In life we talk of many truths. The truth of the situation. The truth of the business world. The truth of the way society operates. The truth of politics. The partial truths we all tell ourselves to deflect the authenticity of our actions. In this age of consideration of feelings and political correctness, I’ve noticed a change in the use of the word truth. The preface, “The truth is…”, has become common place in avoiding just that.
I recently had to take a step back from my normal day to day life and interactions to search for the truth in a situation. Confused by vagueness and contradictions I struggled to probe into the truth of it all and spent a lot of time alone climbing at a local bouldering area. Hunter’s Rocks is far enough away and expansive enough that it is possible to spend an entire day there and not run into another person. And the climbing. The climbing is wonderfully varied and challenging. Ranging from both easy and powerful problems with only a few moves and long seemingly endless circuits, to 40′-50′ highballs at their tallest. Two days ago I found myself wandering through the boulders searching for that wall of rock that would help me gain insight. I eventually found myself in front of my favorite short slab. As I stood in front of it staring blankly, I was thinking more of the wall in the corner of my eye, at the end of the corridor instead of this place I wanted to be. This comfortable zone of existence. I’ve looked at this wall a lot. I’ve walked up to it and even played around with the holds at the bottom on occasion but I eventually walk away every time, telling myself one or more of a myriad of reasons for not climbing it. “It is too damp right now. My feet will slip and I will fall. It is too hot right now. My hands are sweaty and I will slip and fall. I’m not strong enough to make those moves and I will fall”. It is not a tall rock, topping out around 15′-20′, but it is ominous to me. The foot placements thin out. The wall starts to pitch and looms over me instilling doubt.
But as I stood there, my mind preoccupied with trying to answer questions that are not mine to answer, I found myself in a familiar state. It was too hot and I was sweating. It had recently rained and the rock was damp. I was tired. “The truth is…”. Ha. The truth. The truth of it at this time was as it had been every other instance I looked at this climb. I was simply afraid. It was easier to look at the conditions and use them to make myself feel better about walking away instead of facing the truth. So here I stand. Alone. Facing this inauspicious problem.
I touch the rock and it is cold and damp. I breathe with purpose. Inhaling the honesty of where I am and how I feel, while trying to exhale the fear and inhibitions that glazed over the truth of it so many times before. My first foot placement slips. “It is damp. You are going to fall.” I re-position my foot on the rock and step up leaving the safety and comfort of the ground. As I move higher the holds are not what I want them to be. They are not ideal. A little slick. Too small. The wrong angle. All partial truths. My body is tense and I become aware of my mind concentrating more on what has happened in the past and a manufactured future than where I am in this moment. “That was a different time and place. This rock is different. I am different.” I do not want to face this thing I am afraid of but I can not live a lie hiding behind the half truths of my discomfort. This is where I am. This is what is in front of me. I close my eyes trying to concentrate on breathing and emptying my mind. Trying to accept this place I am in. I am still afraid but a very simple choice has to be made. Do I allow this fear to take hold and cause me to fall or not? No longer trembling, the irrevocable decision to climb this rock, face this truth, steadied my shaking spirit. Every hand and foot placement from then on is precise. Every movement fluid. It is not because I am no longer afraid. I am so very afraid. It is instead because I am resolute in facing that truth of fear. As I climb over the lip of the wall the anxiety and tension inside escapes in a bellowing echo along the corridors of rock, spilling over the hillside and dissipating into the expanse of the forest. Standing atop a pinnacle above the canopy I can see all that surrounds me. There is nothing to my left and nothing to my right. Nothing to lean on. Nothing to hold. I spread my arms wide and welcome everything that is in front of me while leaving behind the charade of circumstantial truth.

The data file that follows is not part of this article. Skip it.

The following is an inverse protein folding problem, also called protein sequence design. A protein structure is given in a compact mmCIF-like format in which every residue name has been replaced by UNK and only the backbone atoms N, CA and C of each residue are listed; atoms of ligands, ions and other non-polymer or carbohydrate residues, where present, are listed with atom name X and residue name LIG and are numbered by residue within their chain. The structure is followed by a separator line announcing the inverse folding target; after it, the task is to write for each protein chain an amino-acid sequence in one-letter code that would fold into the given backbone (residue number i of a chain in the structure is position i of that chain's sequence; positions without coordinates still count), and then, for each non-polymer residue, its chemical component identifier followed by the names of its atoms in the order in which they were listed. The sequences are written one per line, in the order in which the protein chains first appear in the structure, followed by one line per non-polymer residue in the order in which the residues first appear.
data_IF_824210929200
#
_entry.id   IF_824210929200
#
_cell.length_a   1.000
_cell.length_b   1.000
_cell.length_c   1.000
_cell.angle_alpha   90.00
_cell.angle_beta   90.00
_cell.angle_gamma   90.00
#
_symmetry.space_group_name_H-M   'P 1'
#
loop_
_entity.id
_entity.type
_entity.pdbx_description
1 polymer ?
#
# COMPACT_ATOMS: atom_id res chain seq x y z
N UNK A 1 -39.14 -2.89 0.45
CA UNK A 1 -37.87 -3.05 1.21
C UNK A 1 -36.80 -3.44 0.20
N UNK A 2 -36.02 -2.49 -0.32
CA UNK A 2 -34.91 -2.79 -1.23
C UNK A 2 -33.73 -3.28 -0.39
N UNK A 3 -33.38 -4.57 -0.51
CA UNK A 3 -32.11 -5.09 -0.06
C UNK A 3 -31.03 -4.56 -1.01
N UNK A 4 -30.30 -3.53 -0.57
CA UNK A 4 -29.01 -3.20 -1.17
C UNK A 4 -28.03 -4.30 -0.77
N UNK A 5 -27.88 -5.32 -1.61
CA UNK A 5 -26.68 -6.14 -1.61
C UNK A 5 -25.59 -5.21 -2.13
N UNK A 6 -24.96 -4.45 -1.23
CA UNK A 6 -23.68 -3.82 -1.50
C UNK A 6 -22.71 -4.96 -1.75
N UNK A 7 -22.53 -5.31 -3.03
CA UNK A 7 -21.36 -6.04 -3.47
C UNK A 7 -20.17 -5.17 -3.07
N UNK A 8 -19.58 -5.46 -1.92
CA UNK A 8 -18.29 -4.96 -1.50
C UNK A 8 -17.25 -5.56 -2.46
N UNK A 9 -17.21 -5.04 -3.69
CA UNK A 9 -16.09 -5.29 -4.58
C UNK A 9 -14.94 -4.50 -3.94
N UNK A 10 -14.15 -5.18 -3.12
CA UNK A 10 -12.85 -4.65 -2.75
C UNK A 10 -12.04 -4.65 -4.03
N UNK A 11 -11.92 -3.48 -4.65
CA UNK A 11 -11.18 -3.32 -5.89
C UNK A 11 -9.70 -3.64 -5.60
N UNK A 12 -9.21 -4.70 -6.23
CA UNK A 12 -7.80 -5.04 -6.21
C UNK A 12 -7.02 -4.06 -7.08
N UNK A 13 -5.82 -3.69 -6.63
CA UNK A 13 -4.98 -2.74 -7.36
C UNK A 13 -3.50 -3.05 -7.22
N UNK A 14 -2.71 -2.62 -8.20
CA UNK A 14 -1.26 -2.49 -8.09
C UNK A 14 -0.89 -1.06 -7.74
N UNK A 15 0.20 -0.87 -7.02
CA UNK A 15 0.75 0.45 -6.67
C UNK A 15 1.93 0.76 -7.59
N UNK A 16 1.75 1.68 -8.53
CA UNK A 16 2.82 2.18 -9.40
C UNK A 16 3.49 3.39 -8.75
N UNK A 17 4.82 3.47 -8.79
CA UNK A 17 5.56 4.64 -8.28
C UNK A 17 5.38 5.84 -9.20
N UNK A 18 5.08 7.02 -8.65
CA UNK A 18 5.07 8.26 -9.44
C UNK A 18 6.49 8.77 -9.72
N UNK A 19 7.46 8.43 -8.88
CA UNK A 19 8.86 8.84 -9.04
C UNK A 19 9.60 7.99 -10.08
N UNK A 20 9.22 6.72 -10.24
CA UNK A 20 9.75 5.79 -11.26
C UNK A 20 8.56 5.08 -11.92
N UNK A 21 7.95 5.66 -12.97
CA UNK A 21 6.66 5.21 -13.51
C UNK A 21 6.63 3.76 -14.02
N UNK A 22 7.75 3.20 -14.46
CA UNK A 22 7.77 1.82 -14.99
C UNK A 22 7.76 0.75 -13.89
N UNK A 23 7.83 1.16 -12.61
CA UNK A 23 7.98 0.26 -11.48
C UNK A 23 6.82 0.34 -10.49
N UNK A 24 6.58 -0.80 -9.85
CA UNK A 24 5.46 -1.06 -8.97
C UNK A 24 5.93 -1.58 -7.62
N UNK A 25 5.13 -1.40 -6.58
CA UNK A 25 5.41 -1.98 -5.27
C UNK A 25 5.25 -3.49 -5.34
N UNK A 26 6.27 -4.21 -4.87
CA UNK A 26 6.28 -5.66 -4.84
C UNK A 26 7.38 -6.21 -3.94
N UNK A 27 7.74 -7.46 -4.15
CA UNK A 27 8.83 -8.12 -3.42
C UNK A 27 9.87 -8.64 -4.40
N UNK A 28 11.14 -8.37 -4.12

It is easy to live in comfort. That is why we all lie in some way, either to others or ourselves. Running away from the truth because it is hard. Avoiding the thing in the corner our eye, our minds that would just be easier not to acknowledge.